An icon of the stage, the silver screen and the Land of Israel has gone home.
Jewish actor, singer and philanthropist Theodore Bikel has passed away of natural causes at the age of 91. Bikel drew his final breath Tuesday morning at UCLA Medical Center in Los Angeles, his agent Robert Malcolm told The Associated Press.
Bikel was the symbol of a generation – several generations, in fact.
Jews remember the songs of Theodore Bikel when he was still singing them in Yiddish on a 78 rpm record, spun on my parents’ record player. When he was Tevye, in Fiddler on the Roof. When he was a Jewish folk singer.
Born in Vienna in 1924, the young Bikel moved with his family to Palestine as a teenager.
He spent much of his youth there, discovering his passion for drama while living on a kibbutz. By 1943 was acting in Tel Aviv’s HaBima Theater. He moved on to study at the Royal Academy of Dramatic Arts in London in 1946.
Bikel sang in 21 languages, recording more than 20 contemporary and folk music albums, in addition to albums in Yiddish. He helped found the Newport Folk Festival in 1959.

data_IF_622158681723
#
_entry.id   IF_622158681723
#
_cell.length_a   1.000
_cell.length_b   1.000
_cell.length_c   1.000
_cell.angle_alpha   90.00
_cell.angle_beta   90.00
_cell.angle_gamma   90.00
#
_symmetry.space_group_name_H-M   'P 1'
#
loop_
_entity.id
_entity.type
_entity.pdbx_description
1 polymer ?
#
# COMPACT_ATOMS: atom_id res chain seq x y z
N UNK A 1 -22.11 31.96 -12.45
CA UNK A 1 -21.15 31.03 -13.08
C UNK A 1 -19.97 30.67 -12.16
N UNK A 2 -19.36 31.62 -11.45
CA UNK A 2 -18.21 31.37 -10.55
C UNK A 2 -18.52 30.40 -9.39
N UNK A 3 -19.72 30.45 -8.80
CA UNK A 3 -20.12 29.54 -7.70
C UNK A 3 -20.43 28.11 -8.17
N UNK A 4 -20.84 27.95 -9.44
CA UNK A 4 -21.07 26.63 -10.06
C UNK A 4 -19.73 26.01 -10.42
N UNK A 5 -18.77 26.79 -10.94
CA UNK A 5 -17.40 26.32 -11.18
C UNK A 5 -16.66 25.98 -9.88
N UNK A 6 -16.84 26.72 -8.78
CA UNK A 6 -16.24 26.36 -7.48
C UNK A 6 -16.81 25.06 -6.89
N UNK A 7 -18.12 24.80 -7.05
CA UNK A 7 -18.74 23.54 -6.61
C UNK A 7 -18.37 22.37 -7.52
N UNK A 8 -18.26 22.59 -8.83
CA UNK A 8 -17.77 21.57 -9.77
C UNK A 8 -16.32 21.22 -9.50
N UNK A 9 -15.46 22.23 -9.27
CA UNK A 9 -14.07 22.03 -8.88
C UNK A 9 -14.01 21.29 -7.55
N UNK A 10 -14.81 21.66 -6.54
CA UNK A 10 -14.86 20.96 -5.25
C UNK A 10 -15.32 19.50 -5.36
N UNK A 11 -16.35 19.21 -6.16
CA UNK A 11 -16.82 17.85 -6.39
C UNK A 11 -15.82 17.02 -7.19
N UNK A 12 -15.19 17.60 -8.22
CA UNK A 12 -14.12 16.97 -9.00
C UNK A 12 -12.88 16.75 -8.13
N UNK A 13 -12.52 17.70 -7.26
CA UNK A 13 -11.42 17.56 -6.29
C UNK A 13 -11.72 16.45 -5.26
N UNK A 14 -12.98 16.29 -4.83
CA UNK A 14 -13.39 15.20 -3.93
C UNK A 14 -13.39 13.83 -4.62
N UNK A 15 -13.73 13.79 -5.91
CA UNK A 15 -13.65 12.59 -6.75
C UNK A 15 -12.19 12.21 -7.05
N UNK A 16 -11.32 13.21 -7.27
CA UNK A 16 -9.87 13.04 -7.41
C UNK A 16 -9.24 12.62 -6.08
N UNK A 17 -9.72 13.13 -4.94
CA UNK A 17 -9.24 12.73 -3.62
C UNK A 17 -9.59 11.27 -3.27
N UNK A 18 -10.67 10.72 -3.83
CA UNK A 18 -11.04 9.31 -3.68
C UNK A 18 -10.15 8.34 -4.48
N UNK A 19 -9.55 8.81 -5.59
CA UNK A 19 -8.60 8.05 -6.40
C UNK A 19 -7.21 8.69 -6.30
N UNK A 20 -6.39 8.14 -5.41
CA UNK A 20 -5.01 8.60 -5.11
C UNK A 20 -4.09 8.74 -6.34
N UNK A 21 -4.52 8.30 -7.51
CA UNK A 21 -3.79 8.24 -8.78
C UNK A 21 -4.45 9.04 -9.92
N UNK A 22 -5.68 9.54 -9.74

His repertoire was endless. He appeared in opera productions, on television shows, on the Broadway stage and on the silver screen.
Bikel received an Oscar nomination for his 1958 portrayal of a Southern sheriff in “The Defiant Ones,” and played the grumpy Soviet submarine captain in the Oscar-nominated 1966 Cold War comedy “The Russians Are Coming, The Russians Are Coming.”
A fierce supporter of Jewish causes, the Democratic Party and human rights groups, Theodore Bikel was one of six American Jewish Congress leaders arrested in 1986 while protesting outside the embassy of the Soviet Union, demanding “Let My People Go!”
Bikel is survived by his wife Aimee Ginsburg, his sons Rob and Danny Bikel, stepsons Ze’ev and Noam Ginsburg and three grandchildren.
Baruch Dayan Emet.